You are no stranger at evaluating your own digital platforms, but have you really analyzed it? Spend some time looking into your own platforms to see what people are engaging with. Make note of that content. Is there a core user base of followers on your platforms? These people will come in handy. The more organic your engagement the less your digital advertising spend needs are. If you don’t have much organic engagement then you will want to increase your budget for paid marketing and read on.

Facebook Ads:

I’m not a huge fan of Facebook for Facebook pages, but I do think their digital advertising is really smart. Leverage hypertargeting ad placements to get specific with who ends up seeing your ad. Remember: It’s not about the number of people who come to your site, but the number of people who convert (a.k.a. buy things). Since you may not have a lot of time to test advertising to hone in on your Facebook target market, take an educated guess.

As you monitor and pivot your campaigns you may be able to make some tweaks based on what you find. For these ads you will be creating graphic assets to support it. If you need to hire someone fast to do it I suggest Upwork, TaskRabbit and 99designs. Make sure your ad lands on the right shop pages and that you have supporting banner ads to echo your messaging.

Example messages: Free 2 Day shipping Over $50, BOGO (buy one get one free), Free Shipping with Code HOL15.

Twitter Ads:

Twitter has updated their advertising platform to allow for more dynamic product advertising. If you have an active Twitter account then this is a good option for you. If you don’t then I wouldn’t suggest hopping on Twitter right away just to do these ads. The cool thing about Twitter ads is that they allow you to target your competitor’s handles directly. This will allow you to market to your competitor’s audience. If this is a good fit for you, you will need to reformat and change your ad specs to accommodate this platform.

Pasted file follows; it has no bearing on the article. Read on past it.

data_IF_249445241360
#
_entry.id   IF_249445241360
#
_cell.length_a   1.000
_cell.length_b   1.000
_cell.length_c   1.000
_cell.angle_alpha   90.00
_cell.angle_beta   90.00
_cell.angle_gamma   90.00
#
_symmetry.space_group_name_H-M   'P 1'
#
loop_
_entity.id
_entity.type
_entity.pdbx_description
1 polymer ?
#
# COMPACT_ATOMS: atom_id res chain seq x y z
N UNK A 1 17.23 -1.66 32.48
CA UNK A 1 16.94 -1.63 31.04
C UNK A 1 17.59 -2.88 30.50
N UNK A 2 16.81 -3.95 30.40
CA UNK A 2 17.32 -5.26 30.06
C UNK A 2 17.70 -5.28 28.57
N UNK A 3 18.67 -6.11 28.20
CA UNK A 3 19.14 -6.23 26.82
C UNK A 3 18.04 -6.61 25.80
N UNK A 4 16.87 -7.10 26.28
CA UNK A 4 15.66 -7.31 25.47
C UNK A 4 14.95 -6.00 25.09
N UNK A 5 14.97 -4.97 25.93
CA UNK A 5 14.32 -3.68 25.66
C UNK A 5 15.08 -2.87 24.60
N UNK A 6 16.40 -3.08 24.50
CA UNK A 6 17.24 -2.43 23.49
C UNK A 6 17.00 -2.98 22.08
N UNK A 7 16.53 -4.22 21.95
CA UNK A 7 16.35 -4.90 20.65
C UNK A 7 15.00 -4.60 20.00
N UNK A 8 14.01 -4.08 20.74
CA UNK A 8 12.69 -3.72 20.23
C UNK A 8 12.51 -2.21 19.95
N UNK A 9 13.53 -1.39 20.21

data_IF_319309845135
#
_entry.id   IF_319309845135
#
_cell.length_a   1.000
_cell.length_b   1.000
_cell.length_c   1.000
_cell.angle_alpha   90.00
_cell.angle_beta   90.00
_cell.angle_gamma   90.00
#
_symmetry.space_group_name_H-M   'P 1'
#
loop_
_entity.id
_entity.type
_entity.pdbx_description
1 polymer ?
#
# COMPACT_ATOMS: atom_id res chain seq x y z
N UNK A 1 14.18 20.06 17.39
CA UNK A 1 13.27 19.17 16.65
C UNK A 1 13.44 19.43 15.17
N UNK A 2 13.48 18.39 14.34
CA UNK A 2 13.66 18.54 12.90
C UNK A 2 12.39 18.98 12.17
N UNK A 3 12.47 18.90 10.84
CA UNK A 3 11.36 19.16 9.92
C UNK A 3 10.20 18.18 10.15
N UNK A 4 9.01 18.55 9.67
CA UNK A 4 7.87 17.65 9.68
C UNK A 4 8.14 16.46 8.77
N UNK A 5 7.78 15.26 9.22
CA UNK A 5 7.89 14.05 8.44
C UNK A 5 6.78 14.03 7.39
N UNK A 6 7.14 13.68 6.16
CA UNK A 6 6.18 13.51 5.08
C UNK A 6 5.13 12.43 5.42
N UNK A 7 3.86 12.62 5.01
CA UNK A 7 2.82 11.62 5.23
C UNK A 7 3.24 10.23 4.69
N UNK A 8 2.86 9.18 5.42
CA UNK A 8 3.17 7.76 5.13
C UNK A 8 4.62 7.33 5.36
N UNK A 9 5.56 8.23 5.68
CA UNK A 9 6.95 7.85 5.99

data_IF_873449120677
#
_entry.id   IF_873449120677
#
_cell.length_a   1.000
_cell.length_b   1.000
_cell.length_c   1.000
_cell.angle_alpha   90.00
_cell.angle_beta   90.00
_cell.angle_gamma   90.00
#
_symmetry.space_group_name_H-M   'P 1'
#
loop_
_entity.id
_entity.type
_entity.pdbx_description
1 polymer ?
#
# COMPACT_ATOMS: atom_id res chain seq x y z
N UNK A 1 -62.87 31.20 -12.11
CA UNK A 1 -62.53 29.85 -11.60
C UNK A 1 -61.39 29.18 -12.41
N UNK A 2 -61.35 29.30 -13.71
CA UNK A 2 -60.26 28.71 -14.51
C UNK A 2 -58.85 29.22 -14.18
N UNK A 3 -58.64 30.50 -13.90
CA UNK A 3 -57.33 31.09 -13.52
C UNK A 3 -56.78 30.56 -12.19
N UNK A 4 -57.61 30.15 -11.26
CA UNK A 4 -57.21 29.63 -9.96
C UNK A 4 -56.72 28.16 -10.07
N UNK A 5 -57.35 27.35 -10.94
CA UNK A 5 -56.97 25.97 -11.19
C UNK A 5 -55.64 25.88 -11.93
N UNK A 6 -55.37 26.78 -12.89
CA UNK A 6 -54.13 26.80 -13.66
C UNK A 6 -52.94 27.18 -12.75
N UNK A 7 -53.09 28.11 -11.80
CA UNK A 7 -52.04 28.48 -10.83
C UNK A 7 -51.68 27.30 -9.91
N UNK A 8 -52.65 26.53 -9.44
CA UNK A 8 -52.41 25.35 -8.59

Pinterest:

This is a good platform to use for selling. If you have been on this platform for a while I do suggest taking advantage of dynamic pins. At this moment Pinterest is getting ready to open up promoted pins, so you will have to join the waitlist to be notified when it opens up. When you do engage with dynamic pins and change pricing on your products it will bubble to the top of the feed for your followers.

Tip: Do price changes just for the weekend just to get the visibility.

Instagram:

Until they open up their platform to allow smaller brands to engage in advertising this will remain an organic channel for our purposes. The best way to leverage your organic audience will be through giveaways that generate likes, reposts and tagging.